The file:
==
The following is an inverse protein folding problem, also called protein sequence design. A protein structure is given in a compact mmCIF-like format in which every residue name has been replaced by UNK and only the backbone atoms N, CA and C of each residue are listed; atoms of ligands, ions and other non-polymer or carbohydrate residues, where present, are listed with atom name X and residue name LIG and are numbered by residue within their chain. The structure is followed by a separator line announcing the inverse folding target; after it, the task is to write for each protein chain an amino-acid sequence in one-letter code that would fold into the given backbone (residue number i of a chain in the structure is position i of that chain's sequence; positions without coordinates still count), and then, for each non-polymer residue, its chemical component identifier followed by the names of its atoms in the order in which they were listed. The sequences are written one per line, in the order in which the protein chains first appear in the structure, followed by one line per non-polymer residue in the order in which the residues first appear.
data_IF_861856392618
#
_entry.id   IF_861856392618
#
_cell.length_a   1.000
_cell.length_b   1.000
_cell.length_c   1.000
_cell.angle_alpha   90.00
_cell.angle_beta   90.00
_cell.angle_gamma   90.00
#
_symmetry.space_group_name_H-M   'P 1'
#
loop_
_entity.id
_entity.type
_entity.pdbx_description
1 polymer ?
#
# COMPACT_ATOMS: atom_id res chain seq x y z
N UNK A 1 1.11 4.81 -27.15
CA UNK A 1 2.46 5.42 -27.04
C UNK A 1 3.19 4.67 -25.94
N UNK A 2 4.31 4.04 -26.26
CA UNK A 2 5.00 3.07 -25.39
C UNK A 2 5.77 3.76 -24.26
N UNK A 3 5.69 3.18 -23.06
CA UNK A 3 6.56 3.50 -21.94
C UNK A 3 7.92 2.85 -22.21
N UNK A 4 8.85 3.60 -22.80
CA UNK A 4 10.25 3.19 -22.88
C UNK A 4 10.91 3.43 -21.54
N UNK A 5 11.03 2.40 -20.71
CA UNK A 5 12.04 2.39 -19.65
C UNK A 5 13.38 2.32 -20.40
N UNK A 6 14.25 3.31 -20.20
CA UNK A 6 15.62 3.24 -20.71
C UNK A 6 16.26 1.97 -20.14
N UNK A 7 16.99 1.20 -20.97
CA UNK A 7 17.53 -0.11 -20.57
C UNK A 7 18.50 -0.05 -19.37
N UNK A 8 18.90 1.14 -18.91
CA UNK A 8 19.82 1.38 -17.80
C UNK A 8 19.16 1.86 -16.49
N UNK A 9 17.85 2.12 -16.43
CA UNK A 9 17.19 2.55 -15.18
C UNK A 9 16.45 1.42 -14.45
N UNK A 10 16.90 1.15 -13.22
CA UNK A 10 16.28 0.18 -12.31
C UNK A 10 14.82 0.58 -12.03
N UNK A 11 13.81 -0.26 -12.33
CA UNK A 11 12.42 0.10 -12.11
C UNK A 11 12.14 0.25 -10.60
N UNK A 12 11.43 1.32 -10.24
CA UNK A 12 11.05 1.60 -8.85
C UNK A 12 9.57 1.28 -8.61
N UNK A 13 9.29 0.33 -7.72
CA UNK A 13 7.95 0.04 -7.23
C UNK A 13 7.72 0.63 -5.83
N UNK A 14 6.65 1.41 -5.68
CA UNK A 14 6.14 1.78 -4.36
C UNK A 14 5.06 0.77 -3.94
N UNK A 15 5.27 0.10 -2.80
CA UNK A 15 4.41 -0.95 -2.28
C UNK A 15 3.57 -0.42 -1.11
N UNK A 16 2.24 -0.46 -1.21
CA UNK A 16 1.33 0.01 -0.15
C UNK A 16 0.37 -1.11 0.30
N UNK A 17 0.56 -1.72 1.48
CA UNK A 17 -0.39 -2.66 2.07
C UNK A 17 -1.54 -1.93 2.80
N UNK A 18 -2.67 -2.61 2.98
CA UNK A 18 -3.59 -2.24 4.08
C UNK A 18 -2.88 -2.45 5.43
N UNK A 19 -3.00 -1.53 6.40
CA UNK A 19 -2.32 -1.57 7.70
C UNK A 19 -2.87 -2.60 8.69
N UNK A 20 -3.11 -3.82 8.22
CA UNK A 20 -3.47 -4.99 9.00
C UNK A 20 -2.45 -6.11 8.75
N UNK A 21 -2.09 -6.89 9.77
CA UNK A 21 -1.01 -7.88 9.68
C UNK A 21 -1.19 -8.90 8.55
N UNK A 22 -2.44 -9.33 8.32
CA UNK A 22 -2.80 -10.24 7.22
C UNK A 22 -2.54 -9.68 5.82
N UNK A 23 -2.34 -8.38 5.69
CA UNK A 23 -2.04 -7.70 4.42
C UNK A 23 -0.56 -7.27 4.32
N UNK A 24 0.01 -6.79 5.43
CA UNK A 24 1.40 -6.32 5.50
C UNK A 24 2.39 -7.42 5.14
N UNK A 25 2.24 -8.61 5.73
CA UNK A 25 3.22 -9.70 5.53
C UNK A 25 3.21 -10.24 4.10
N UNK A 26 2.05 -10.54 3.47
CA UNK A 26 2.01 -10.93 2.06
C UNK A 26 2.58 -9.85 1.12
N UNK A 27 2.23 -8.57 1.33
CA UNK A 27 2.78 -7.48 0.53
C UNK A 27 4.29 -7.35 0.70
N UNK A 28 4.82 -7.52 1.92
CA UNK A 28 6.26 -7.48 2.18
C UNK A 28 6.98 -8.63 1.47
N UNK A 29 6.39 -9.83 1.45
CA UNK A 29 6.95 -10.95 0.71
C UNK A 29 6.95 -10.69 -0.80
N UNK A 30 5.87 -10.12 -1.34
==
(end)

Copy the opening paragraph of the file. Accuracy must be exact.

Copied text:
The following is an inverse protein folding problem, also called protein sequence design. A protein structure is given in a compact mmCIF-like format in which every residue name has been replaced by UNK and only the backbone atoms N, CA and C of each residue are listed; atoms of ligands, ions and other non-polymer or carbohydrate residues, where present, are listed with atom name X and residue name LIG and are numbered by residue within their chain. The structure is followed by a separator line announcing the inverse folding target; after it, the task is to write for each protein chain an amino-acid sequence in one-letter code that would fold into the given backbone (residue number i of a chain in the structure is position i of that chain's sequence; positions without coordinates still count), and then, for each non-polymer residue, its chemical component identifier followed by the names of its atoms in the order in which they were listed. The sequences are written one per line, in the order in which the protein chains first appear in the structure, followed by one line per non-polymer residue in the order in which the residues first appear.